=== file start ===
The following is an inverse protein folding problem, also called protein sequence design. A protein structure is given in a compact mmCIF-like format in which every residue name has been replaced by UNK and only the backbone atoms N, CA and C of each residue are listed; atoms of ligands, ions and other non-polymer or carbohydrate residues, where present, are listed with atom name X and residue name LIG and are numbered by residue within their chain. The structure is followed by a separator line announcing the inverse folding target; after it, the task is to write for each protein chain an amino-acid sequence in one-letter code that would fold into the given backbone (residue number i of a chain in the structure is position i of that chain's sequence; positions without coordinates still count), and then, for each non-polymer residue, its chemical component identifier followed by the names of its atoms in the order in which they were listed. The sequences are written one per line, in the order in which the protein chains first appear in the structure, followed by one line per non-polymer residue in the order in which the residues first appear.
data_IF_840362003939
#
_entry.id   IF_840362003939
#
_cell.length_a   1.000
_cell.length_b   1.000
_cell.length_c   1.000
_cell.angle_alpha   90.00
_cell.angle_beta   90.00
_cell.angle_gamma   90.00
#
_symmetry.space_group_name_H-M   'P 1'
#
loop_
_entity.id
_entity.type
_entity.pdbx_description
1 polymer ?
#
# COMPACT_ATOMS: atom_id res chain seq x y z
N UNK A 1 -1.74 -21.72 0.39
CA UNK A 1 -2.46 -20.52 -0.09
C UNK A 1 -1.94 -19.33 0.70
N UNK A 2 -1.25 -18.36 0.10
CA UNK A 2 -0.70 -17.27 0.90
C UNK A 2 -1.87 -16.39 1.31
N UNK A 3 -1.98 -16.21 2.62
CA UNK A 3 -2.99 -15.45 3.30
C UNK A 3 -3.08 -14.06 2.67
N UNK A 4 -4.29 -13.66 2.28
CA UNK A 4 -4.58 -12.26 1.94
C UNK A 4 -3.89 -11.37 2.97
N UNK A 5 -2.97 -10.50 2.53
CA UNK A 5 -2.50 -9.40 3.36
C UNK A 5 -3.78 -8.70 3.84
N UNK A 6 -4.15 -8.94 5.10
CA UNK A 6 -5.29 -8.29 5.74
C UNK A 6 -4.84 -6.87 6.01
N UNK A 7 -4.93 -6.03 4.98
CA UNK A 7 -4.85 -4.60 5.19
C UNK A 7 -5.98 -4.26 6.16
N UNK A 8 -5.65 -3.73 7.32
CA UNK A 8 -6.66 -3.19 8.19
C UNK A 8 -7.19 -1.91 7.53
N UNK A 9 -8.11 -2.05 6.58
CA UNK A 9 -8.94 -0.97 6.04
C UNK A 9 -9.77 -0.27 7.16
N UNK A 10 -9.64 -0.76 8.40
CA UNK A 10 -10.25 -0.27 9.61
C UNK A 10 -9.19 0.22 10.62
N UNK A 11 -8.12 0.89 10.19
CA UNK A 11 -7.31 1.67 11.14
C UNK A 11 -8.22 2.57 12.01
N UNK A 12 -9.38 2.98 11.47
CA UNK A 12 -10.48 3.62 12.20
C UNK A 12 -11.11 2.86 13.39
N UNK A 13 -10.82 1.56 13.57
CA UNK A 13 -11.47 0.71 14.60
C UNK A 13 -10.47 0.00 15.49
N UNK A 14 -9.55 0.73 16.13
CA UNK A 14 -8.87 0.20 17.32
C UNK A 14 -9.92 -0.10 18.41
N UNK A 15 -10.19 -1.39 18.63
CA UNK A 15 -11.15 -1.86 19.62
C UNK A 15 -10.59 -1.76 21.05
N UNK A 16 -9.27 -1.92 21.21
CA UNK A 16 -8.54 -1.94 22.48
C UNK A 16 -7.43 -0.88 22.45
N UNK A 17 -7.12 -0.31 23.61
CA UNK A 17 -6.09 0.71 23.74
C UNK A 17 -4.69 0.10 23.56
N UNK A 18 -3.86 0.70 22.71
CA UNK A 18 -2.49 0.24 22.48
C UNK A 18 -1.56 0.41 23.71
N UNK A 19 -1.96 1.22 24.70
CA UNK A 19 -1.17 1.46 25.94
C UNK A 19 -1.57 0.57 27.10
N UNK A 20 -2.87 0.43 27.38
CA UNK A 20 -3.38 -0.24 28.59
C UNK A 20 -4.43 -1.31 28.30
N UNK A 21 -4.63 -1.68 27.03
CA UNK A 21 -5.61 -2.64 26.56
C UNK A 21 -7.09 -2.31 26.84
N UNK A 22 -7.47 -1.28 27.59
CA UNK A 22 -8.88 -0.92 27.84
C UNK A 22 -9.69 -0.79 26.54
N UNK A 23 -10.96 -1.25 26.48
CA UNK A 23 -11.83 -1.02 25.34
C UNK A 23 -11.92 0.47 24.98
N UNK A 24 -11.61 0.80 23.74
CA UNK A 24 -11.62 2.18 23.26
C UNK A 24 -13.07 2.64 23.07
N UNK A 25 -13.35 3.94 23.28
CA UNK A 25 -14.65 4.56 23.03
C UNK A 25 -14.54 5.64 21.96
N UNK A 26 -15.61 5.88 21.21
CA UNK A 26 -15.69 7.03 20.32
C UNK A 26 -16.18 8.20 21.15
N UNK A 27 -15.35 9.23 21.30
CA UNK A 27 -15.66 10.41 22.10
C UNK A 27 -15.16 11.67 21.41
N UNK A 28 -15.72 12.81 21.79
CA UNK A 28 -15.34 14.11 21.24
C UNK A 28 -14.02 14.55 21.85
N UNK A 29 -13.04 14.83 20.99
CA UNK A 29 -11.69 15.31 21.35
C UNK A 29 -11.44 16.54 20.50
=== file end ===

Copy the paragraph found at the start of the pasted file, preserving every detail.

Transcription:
The following is an inverse protein folding problem, also called protein sequence design. A protein structure is given in a compact mmCIF-like format in which every residue name has been replaced by UNK and only the backbone atoms N, CA and C of each residue are listed; atoms of ligands, ions and other non-polymer or carbohydrate residues, where present, are listed with atom name X and residue name LIG and are numbered by residue within their chain. The structure is followed by a separator line announcing the inverse folding target; after it, the task is to write for each protein chain an amino-acid sequence in one-letter code that would fold into the given backbone (residue number i of a chain in the structure is position i of that chain's sequence; positions without coordinates still count), and then, for each non-polymer residue, its chemical component identifier followed by the names of its atoms in the order in which they were listed. The sequences are written one per line, in the order in which the protein chains first appear in the structure, followed by one line per non-polymer residue in the order in which the residues first appear.